How to plot and visualize YOLOv9 predictions

A common task in working with computer vision models is visualizing model predictions. Being able to qualitatively visualize predictions is useful in in model development, testing, and work to prepare a model for production.

Using the supervision Python package, you can plot and visualize


predictions in a few lines of code. In this guide, we will show how to plot and visualize model predictions.

We will:

1. Install supervision
2. Load data
3. Plot predictions with a supervision Annotator

Without further ado, let's get started!

Step #1: Install supervision

First, install the supervision pip package:

pip install supervision

Once you have installed supervision, you are ready to load your data and start writing logic to filter detections.

Step #2: Load Data

First, we are going to load our dataset into a supervision.DetectionDataset() object. This object will contain information about all the images in a dataset. You can load datasets from many different model types, from YOLO to MMDetection. For this guide, we will use the


data loader.

You can load data using the following code:

import cv2
import inference
import supervision as sv

annotator = sv.BoxAnnotator()

def render(predictions, image):
    classes = {item["class_id"]: item["class"] for item in predictions["predictions"]}

    detections = sv.Detections.from_roboflow(predictions)


    image = annotator.annotate(
        scene=image, detections=detections, labels=[classes[i] for i in detections.class_id]

    cv2.imshow("Prediction", image)


Above, replace "microsoft-coco/9" with the model ID of a YOLOv9 model hosted on Roboflow.

To upload a model to Roboflow, first install the Roboflow Python package:

pip install roboflow

Then, create a new Python file and paste in the following code:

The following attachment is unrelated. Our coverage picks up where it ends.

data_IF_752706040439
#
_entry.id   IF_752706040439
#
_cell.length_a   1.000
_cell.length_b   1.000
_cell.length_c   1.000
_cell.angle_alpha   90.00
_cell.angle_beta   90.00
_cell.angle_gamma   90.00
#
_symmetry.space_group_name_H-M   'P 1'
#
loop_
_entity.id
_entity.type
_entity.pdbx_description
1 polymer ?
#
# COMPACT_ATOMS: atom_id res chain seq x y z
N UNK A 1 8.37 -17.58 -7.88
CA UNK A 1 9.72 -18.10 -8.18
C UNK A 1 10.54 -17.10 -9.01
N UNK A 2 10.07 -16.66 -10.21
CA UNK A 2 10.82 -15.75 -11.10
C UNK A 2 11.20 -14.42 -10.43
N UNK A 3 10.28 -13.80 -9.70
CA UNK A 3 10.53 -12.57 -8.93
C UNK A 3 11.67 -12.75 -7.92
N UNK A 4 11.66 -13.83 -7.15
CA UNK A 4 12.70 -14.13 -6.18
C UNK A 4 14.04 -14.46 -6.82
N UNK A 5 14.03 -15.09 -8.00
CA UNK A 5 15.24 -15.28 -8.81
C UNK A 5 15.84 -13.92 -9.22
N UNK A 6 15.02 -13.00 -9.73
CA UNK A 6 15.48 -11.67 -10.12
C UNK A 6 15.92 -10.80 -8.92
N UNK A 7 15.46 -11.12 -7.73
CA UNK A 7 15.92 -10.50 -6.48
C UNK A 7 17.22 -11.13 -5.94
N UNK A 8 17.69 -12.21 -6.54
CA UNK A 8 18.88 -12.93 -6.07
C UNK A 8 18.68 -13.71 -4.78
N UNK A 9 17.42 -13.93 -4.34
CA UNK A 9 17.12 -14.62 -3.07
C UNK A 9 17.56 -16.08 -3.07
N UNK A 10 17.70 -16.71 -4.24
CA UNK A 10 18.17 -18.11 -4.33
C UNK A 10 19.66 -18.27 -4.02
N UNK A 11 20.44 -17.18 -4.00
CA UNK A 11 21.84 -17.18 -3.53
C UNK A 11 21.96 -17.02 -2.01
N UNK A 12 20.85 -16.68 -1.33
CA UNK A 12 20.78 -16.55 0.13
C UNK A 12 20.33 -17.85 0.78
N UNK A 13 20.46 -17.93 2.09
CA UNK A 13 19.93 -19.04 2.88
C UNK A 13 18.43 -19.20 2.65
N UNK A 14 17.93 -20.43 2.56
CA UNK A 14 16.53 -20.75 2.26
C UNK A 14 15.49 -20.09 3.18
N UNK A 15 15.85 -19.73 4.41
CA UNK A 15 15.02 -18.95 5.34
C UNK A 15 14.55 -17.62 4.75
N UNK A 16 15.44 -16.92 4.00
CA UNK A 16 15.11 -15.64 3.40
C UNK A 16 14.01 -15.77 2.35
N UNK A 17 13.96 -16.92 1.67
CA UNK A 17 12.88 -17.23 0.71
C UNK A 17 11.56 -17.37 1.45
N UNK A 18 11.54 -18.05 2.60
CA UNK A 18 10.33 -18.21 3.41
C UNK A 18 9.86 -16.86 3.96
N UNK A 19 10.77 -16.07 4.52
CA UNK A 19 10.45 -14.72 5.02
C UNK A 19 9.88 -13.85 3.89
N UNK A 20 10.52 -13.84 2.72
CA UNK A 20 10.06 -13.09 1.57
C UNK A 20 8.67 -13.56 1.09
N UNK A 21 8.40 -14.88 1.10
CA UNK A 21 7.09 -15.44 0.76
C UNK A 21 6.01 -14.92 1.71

from roboflow import Roboflow

rf = Roboflow(api_key="API_KEY")
project = rf.workspace().project("PROJECT_ID")
project.version(DATASET_VERSION).deploy(model_type="yolov8", model_path=f"{HOME}/runs/detect/train/")

In the code above, add your API key and the path to the model weights you want to upload. Learn how to retrieve your API key. Your weights will be uploaded to Roboflow. Your model will shortly be accessible over an API, and available for use in Inference. To learn more about uploading model weights to Roboflow, check out our full guide to uploading weights to Roboflow.

Replace the ... with the response object from your model.

Step #3: Plot Detections

Supervision has two annotators that let you visualize detections from a computer vision model:

1. BoxAnnotator, to plot bounding boxes.
2. MaskAnnotator, to plot segmentation masks.

You can use the following code to plot bounding boxes:

annotated_frame = box_annotator.annotate(

sv.plot_image(image=annotated_frame, size=(16, 16))

To plot segmentation masks, replace BoundingBoxAnnotator() with MaskAnnotator(). This will use the segmentation mask annotator for visualizing detections.

Next steps

supervision provides an extensive range of functionalities for working with computer vision models. With supervision, you can:

1. Process and filter detections and segmentation masks from a range of popular models (YOLOv5, Ultralytics YOLOv8, MMDetection, and more).
2. Process and filter classifications.
3. Compute confusion matrices.

And more! To learn about the full range of functionality in supervision, check out the supervision documentation.

Learn how to plot detections for other models

Below, you can find our guides on how to plot detections for other computer vision models.